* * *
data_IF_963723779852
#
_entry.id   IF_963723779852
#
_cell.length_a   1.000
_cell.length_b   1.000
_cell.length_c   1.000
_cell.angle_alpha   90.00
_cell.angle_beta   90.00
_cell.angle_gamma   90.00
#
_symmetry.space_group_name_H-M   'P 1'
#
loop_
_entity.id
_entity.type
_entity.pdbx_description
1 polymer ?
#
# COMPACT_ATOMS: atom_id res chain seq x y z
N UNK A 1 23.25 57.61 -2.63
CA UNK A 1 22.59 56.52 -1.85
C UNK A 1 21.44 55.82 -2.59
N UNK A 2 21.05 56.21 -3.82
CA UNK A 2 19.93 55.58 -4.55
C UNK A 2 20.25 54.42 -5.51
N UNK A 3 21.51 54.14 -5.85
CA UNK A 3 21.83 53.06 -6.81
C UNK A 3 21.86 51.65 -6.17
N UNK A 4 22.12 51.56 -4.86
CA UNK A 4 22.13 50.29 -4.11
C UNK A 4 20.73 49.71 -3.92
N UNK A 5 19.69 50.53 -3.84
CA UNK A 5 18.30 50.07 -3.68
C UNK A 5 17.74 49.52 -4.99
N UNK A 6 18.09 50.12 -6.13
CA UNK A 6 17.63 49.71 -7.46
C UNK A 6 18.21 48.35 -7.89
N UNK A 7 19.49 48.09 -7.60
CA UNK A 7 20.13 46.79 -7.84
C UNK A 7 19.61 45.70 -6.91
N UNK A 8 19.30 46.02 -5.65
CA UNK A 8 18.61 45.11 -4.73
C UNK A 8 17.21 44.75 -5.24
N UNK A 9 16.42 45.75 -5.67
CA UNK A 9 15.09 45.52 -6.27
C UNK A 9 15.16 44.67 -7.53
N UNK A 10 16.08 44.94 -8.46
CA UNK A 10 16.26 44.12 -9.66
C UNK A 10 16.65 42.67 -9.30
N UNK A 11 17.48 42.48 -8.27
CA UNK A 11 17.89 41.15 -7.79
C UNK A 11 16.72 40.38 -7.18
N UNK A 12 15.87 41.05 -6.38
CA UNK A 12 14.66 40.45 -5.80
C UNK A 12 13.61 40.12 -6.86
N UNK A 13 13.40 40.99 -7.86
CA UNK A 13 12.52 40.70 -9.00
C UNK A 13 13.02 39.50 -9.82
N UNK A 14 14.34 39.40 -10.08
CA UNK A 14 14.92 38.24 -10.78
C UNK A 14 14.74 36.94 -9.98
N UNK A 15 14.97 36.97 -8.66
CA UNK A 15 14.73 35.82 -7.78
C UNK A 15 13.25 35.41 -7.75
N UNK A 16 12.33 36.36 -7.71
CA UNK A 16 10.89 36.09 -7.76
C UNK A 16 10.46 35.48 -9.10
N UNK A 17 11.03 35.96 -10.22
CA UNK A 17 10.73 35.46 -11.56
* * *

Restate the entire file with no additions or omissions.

data_IF_963723779852
#
_entry.id   IF_963723779852
#
_cell.length_a   1.000
_cell.length_b   1.000
_cell.length_c   1.000
_cell.angle_alpha   90.00
_cell.angle_beta   90.00
_cell.angle_gamma   90.00
#
_symmetry.space_group_name_H-M   'P 1'
#
loop_
_entity.id
_entity.type
_entity.pdbx_description
1 polymer ?
#
# COMPACT_ATOMS: atom_id res chain seq x y z
N UNK A 1 23.25 57.61 -2.63
CA UNK A 1 22.59 56.52 -1.85
C UNK A 1 21.44 55.82 -2.59
N UNK A 2 21.05 56.21 -3.82
CA UNK A 2 19.93 55.58 -4.55
C UNK A 2 20.25 54.42 -5.51
N UNK A 3 21.51 54.14 -5.85
CA UNK A 3 21.83 53.06 -6.81
C UNK A 3 21.86 51.65 -6.17
N UNK A 4 22.12 51.56 -4.86
CA UNK A 4 22.13 50.29 -4.11
C UNK A 4 20.73 49.71 -3.92
N UNK A 5 19.69 50.53 -3.84
CA UNK A 5 18.30 50.07 -3.68
C UNK A 5 17.74 49.52 -4.99
N UNK A 6 18.09 50.12 -6.13
CA UNK A 6 17.63 49.71 -7.46
C UNK A 6 18.21 48.35 -7.89
N UNK A 7 19.49 48.09 -7.60
CA UNK A 7 20.13 46.79 -7.84
C UNK A 7 19.61 45.70 -6.91
N UNK A 8 19.30 46.02 -5.65
CA UNK A 8 18.61 45.11 -4.73
C UNK A 8 17.21 44.75 -5.24
N UNK A 9 16.42 45.75 -5.67
CA UNK A 9 15.09 45.52 -6.27
C UNK A 9 15.16 44.67 -7.53
N UNK A 10 16.08 44.94 -8.46
CA UNK A 10 16.26 44.12 -9.66
C UNK A 10 16.65 42.67 -9.30
N UNK A 11 17.48 42.48 -8.27
CA UNK A 11 17.89 41.15 -7.79
C UNK A 11 16.72 40.38 -7.18
N UNK A 12 15.87 41.05 -6.38
CA UNK A 12 14.66 40.45 -5.80
C UNK A 12 13.61 40.12 -6.86
N UNK A 13 13.40 40.99 -7.86
CA UNK A 13 12.52 40.70 -9.00
C UNK A 13 13.02 39.50 -9.82
N UNK A 14 14.34 39.40 -10.08
CA UNK A 14 14.92 38.24 -10.78
C UNK A 14 14.74 36.94 -9.98
N UNK A 15 14.97 36.97 -8.66
CA UNK A 15 14.73 35.82 -7.78
C UNK A 15 13.25 35.41 -7.75
N UNK A 16 12.33 36.36 -7.71
CA UNK A 16 10.89 36.09 -7.76
C UNK A 16 10.46 35.48 -9.10
N UNK A 17 11.03 35.96 -10.22
CA UNK A 17 10.73 35.46 -11.56